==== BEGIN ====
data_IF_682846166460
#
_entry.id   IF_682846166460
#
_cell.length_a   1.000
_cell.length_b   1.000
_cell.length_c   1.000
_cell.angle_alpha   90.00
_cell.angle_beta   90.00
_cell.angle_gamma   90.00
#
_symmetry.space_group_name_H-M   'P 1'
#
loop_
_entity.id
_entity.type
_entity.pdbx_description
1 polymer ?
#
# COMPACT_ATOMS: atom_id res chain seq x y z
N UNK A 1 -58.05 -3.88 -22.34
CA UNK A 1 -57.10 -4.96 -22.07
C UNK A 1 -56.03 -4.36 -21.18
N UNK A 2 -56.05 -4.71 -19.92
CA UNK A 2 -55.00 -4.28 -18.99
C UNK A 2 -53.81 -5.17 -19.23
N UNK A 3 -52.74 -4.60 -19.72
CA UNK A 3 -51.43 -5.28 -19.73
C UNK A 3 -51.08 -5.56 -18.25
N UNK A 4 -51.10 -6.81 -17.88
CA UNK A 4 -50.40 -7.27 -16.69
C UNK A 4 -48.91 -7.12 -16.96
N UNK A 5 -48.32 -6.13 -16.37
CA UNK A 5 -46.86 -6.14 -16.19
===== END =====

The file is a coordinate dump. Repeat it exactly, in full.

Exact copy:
data_IF_682846166460
#
_entry.id   IF_682846166460
#
_cell.length_a   1.000
_cell.length_b   1.000
_cell.length_c   1.000
_cell.angle_alpha   90.00
_cell.angle_beta   90.00
_cell.angle_gamma   90.00
#
_symmetry.space_group_name_H-M   'P 1'
#
loop_
_entity.id
_entity.type
_entity.pdbx_description
1 polymer ?
#
# COMPACT_ATOMS: atom_id res chain seq x y z
N UNK A 1 -58.05 -3.88 -22.34
CA UNK A 1 -57.10 -4.96 -22.07
C UNK A 1 -56.03 -4.36 -21.18
N UNK A 2 -56.05 -4.71 -19.92
CA UNK A 2 -55.00 -4.28 -18.99
C UNK A 2 -53.81 -5.17 -19.23
N UNK A 3 -52.74 -4.60 -19.72
CA UNK A 3 -51.43 -5.28 -19.73
C UNK A 3 -51.08 -5.56 -18.25
N UNK A 4 -51.10 -6.81 -17.88
CA UNK A 4 -50.40 -7.27 -16.69
C UNK A 4 -48.91 -7.12 -16.96
N UNK A 5 -48.32 -6.13 -16.37
CA UNK A 5 -46.86 -6.14 -16.19